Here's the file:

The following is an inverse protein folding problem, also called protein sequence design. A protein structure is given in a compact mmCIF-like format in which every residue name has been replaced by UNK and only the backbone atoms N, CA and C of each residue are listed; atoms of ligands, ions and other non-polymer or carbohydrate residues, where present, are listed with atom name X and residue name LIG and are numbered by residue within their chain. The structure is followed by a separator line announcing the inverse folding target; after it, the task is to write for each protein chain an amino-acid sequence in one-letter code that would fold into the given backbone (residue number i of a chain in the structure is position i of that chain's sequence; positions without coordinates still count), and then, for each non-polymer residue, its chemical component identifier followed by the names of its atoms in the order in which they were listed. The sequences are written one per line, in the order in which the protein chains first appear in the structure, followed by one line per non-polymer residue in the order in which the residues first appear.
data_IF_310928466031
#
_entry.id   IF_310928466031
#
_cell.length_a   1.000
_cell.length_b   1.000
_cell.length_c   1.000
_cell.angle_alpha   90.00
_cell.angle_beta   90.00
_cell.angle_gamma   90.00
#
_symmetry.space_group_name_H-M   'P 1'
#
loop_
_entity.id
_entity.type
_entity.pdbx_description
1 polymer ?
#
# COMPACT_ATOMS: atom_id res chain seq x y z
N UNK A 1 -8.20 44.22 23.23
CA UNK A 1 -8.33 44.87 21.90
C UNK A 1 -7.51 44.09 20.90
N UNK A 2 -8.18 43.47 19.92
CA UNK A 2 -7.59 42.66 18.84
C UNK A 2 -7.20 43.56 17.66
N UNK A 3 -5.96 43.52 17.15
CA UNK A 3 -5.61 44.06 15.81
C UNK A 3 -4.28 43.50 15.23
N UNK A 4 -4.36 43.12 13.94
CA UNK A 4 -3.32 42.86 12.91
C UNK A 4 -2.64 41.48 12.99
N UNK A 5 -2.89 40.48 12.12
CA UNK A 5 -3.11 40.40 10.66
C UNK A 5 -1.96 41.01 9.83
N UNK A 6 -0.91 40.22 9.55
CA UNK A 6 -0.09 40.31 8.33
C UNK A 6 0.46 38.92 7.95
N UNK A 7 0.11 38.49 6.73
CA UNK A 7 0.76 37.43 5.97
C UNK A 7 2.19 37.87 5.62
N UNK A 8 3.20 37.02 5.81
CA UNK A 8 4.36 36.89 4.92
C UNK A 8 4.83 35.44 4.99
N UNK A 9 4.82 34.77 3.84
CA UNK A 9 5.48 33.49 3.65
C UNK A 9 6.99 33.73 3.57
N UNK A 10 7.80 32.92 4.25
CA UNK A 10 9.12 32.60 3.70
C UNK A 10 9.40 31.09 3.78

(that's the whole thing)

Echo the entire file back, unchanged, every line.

The following is an inverse protein folding problem, also called protein sequence design. A protein structure is given in a compact mmCIF-like format in which every residue name has been replaced by UNK and only the backbone atoms N, CA and C of each residue are listed; atoms of ligands, ions and other non-polymer or carbohydrate residues, where present, are listed with atom name X and residue name LIG and are numbered by residue within their chain. The structure is followed by a separator line announcing the inverse folding target; after it, the task is to write for each protein chain an amino-acid sequence in one-letter code that would fold into the given backbone (residue number i of a chain in the structure is position i of that chain's sequence; positions without coordinates still count), and then, for each non-polymer residue, its chemical component identifier followed by the names of its atoms in the order in which they were listed. The sequences are written one per line, in the order in which the protein chains first appear in the structure, followed by one line per non-polymer residue in the order in which the residues first appear.
data_IF_310928466031
#
_entry.id   IF_310928466031
#
_cell.length_a   1.000
_cell.length_b   1.000
_cell.length_c   1.000
_cell.angle_alpha   90.00
_cell.angle_beta   90.00
_cell.angle_gamma   90.00
#
_symmetry.space_group_name_H-M   'P 1'
#
loop_
_entity.id
_entity.type
_entity.pdbx_description
1 polymer ?
#
# COMPACT_ATOMS: atom_id res chain seq x y z
N UNK A 1 -8.20 44.22 23.23
CA UNK A 1 -8.33 44.87 21.90
C UNK A 1 -7.51 44.09 20.90
N UNK A 2 -8.18 43.47 19.92
CA UNK A 2 -7.59 42.66 18.84
C UNK A 2 -7.20 43.56 17.66
N UNK A 3 -5.96 43.52 17.15
CA UNK A 3 -5.61 44.06 15.81
C UNK A 3 -4.28 43.50 15.23
N UNK A 4 -4.36 43.12 13.94
CA UNK A 4 -3.32 42.86 12.91
C UNK A 4 -2.64 41.48 12.99
N UNK A 5 -2.89 40.48 12.12
CA UNK A 5 -3.11 40.40 10.66
C UNK A 5 -1.96 41.01 9.83
N UNK A 6 -0.91 40.22 9.55
CA UNK A 6 -0.09 40.31 8.33
C UNK A 6 0.46 38.92 7.95
N UNK A 7 0.11 38.49 6.73
CA UNK A 7 0.76 37.43 5.97
C UNK A 7 2.19 37.87 5.62
N UNK A 8 3.20 37.02 5.81
CA UNK A 8 4.36 36.89 4.92
C UNK A 8 4.83 35.44 4.99
N UNK A 9 4.82 34.77 3.84
CA UNK A 9 5.48 33.49 3.65
C UNK A 9 6.99 33.73 3.57
N UNK A 10 7.80 32.92 4.25
CA UNK A 10 9.12 32.60 3.70
C UNK A 10 9.40 31.09 3.78